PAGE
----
Publishing a Web API Application

Publishing a .NET Core Web API Application

This article shows you how to deploy the sample .NET Core Web API application that comes with Visual Studio 2022.

Building the Application

1. Launch Visual Studio 2022.

2. Select File > New Project… (Ctrl+Shift+N)

3. In the Create a new project window, select C#, Windows, Web API in the dropdown menus to narrow down the template search.  Highlight ASP.NET Core Web API and click on the Next button.

4. Give your project a name and then click on the Next button.

5. Select the project features and then click on the Create button.  (In this case, I’ve opted to uncheck Configure for HTTPS because it requires an SSL Certificate to be installed in order to work.)

6. Build your solution by selecting Build > Build Solution (Ctrl+Shift+B).  Then hit F5 to run it to make sure it’s working.  If you are successful, then your browser should launch and return a set of JSON data when you make the service call (/weatherforecast).

Now that you’ve built and tested your application and have it working locally, you’re ready to deploy it.  Please note this guide is not meant to show you how to code/build the service.  There are plenty of guides on the Internet if you do a search, and Microsoft offers an official tutorial here (Tutorial: Create a web API with ASP.NET Core | Microsoft Learn).

Publishing the Application

7. Log into the Winhost Control Panel.  Click on Sites and then the link of the domain name of the site you want to deploy to.  In the Site Info section, click the Publishing Information link to download the publishing profile.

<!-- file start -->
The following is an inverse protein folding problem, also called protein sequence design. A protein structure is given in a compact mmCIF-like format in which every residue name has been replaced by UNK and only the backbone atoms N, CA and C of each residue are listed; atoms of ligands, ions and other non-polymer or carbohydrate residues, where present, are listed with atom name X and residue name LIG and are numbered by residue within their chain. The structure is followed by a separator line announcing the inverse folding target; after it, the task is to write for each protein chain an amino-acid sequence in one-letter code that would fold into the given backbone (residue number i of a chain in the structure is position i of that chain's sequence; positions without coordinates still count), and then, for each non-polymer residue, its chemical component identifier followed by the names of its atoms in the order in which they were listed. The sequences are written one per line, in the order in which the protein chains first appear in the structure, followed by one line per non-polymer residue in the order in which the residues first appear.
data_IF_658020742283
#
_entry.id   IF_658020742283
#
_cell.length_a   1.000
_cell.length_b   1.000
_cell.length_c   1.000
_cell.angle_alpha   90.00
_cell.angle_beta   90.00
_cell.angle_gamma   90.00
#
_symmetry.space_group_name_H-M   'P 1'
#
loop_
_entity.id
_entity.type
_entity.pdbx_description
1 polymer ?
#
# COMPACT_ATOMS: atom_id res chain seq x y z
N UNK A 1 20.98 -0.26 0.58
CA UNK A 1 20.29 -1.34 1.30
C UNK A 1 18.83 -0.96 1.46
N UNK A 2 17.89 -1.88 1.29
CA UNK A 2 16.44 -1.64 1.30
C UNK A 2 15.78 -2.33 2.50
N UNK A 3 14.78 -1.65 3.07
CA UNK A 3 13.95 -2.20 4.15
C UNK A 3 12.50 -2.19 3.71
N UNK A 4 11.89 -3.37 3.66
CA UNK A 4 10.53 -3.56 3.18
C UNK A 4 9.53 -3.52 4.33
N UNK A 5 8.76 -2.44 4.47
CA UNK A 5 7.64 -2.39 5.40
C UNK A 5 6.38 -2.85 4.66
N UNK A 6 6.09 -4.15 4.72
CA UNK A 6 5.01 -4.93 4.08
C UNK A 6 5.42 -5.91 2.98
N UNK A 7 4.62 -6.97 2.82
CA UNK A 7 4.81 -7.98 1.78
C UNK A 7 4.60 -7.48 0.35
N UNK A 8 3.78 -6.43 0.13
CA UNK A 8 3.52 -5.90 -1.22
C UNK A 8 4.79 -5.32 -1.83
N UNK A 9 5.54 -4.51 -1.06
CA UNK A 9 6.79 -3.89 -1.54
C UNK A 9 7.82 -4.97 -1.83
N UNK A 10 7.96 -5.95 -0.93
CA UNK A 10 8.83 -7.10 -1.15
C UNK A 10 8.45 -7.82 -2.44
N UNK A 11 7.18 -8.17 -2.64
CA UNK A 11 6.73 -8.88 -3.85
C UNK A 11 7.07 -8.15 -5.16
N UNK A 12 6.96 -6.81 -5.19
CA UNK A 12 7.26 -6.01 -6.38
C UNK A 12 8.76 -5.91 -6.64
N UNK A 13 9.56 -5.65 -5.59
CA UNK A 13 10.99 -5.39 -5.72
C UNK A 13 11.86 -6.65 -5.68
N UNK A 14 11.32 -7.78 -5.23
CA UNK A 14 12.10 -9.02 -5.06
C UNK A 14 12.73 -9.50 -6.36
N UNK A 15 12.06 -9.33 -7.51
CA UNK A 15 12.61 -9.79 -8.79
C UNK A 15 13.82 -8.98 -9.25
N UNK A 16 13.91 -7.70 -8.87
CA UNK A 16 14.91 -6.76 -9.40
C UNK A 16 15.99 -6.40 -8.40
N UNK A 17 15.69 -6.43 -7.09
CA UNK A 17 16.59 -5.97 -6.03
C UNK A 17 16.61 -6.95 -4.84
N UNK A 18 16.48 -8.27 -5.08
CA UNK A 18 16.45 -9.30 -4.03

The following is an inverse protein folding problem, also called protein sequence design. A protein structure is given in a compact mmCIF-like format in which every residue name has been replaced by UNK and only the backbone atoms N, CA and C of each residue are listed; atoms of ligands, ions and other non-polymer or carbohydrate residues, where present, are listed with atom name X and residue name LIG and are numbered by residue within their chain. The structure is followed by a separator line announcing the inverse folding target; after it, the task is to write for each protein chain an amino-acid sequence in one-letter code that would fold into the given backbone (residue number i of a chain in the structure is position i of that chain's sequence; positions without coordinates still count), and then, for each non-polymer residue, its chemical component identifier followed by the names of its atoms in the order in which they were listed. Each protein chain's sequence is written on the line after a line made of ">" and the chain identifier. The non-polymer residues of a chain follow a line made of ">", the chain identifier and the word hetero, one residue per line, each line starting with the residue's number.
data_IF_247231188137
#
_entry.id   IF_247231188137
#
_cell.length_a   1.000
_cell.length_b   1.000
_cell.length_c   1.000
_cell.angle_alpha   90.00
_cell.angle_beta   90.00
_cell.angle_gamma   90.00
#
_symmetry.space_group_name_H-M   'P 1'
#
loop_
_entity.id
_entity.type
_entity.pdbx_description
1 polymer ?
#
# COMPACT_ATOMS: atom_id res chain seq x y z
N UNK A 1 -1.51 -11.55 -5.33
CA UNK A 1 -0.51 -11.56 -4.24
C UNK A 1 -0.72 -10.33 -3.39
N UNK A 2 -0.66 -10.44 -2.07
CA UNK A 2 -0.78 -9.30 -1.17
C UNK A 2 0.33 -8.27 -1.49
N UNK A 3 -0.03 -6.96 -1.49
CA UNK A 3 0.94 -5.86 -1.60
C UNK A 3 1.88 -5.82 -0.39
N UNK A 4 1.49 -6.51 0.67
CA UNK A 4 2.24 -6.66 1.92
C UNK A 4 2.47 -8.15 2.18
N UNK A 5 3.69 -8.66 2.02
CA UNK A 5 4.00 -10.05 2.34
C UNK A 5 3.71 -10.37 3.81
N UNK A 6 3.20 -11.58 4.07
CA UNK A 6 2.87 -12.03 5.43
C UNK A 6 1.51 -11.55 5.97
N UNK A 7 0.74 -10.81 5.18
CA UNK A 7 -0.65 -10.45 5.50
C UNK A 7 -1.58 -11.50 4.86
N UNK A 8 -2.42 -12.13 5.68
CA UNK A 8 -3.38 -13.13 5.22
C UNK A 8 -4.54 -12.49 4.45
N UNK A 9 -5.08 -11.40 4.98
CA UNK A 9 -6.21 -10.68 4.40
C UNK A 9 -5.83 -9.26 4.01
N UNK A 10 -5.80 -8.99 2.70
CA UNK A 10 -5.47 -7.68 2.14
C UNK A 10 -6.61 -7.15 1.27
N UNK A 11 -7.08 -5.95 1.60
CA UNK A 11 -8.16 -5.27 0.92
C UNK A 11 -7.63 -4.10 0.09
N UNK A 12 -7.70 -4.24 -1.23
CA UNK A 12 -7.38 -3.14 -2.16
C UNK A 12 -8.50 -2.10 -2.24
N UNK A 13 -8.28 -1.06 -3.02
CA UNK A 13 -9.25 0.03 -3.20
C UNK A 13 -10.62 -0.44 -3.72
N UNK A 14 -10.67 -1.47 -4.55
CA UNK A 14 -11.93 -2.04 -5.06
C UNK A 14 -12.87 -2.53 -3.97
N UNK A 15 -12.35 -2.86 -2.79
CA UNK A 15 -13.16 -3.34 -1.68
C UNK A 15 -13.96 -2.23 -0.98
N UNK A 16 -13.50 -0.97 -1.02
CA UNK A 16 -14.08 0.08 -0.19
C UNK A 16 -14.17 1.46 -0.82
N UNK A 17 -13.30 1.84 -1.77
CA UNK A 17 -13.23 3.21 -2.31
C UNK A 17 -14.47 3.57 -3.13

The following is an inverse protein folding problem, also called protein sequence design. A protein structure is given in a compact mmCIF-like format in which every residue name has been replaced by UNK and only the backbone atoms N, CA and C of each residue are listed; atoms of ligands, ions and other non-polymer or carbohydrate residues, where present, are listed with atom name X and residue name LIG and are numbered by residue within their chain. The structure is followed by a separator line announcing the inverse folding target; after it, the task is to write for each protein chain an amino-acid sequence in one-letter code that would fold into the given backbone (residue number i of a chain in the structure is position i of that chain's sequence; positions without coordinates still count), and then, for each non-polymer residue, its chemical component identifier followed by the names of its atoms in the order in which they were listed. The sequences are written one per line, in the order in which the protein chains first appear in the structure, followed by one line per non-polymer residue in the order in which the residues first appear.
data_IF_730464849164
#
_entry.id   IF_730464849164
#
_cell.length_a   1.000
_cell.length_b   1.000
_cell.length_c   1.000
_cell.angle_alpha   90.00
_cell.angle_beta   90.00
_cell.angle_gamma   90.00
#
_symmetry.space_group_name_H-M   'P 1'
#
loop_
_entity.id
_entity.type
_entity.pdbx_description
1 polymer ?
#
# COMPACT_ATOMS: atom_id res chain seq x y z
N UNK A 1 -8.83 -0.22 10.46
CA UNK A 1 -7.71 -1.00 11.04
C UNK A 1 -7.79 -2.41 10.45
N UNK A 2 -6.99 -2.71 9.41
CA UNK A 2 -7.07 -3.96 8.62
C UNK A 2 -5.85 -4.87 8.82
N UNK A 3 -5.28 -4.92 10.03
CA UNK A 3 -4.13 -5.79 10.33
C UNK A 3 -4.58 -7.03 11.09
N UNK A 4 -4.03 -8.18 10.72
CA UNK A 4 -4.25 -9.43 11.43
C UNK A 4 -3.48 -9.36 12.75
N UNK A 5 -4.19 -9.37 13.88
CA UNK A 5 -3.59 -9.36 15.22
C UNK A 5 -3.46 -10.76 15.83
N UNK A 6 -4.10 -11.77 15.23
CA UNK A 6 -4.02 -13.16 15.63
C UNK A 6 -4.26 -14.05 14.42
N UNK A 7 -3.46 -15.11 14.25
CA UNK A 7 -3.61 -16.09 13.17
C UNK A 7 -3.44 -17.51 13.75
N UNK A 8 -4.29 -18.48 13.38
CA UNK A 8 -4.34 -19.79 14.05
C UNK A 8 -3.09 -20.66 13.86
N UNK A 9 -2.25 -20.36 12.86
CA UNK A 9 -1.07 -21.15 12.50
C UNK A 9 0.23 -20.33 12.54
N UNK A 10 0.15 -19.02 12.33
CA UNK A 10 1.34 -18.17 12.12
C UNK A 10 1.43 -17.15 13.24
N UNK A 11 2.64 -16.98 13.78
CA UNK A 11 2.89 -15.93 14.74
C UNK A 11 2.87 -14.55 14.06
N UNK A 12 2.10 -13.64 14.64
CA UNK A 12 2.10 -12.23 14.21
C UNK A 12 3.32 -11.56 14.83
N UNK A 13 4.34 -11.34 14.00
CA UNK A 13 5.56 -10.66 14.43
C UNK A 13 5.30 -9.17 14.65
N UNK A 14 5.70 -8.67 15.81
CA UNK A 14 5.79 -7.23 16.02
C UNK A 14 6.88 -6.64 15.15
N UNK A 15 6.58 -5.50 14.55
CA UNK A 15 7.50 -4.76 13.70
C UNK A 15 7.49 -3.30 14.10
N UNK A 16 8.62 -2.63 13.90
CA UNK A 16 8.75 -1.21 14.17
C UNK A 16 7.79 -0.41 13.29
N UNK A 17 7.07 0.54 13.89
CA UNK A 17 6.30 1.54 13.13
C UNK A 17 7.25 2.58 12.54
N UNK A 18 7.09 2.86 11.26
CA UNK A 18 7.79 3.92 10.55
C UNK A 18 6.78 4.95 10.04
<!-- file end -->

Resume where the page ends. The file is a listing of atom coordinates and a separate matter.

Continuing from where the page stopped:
8. In Visual Studio, select Build > Publish and then Import Profile.  Click on the Next button.

9. Click on the Browse button and find the .settings file you downloaded in Step 7.  Click on the Finish button.

10. The publishing settings should now be imported.  Click on the Close button.

11. Select the Web Deploy option in the Publish window dropdown menu.

12. Click on More actions > Edit and then select Connection.  Enter your site password and check the Save password option.  If you want to publish to the root of your website, remove /myapp from both Site Name and Destination URL fields. 

13. Click on Settings to change the settings.  For the Deployment Mode, Self-Contained will always work.  Framework-dependent only works if the libraries have been installed on the server. (It may not work at times because there’s a delay between when Microsoft releases the new libraries and when we patch our servers.  We may not always have the latest release immediately available because it has to undergo testing before we patch.)  The Target Runtime can be either Portable or win-x86.  Win-x64 is only available if you’ve submitted a ticket to us to request that we change the application pool settings to support 64-bit applications.  You can only choose one or the other (32-bit or 64-bit).  Click on the Save button when you’re done.

14. Click on the Publish button to publish the files to the server.  Once the files have been published, your application should automatically launch.  Enter one of your API endpoints to test your service (e.g. /weatherforecast).  If everything was done correctly, you should get the same results as in Step 6.

Please note that if your API doesn’t work correctly, there’s not too much we can do to troubleshoot the issue without reviewing your source code.  Things like routing, using absolute/relative paths in your code, publishing to a sub-directory instead of the root, etc. can affect how you access the service.  For example, some setups add a /api before calling the actual service.  You can try turning on ASP.NET Core Error logging to help you troubleshoot the problem.  In most cases, if it’s coded correctly and working locally, then it should work on Winhost as well.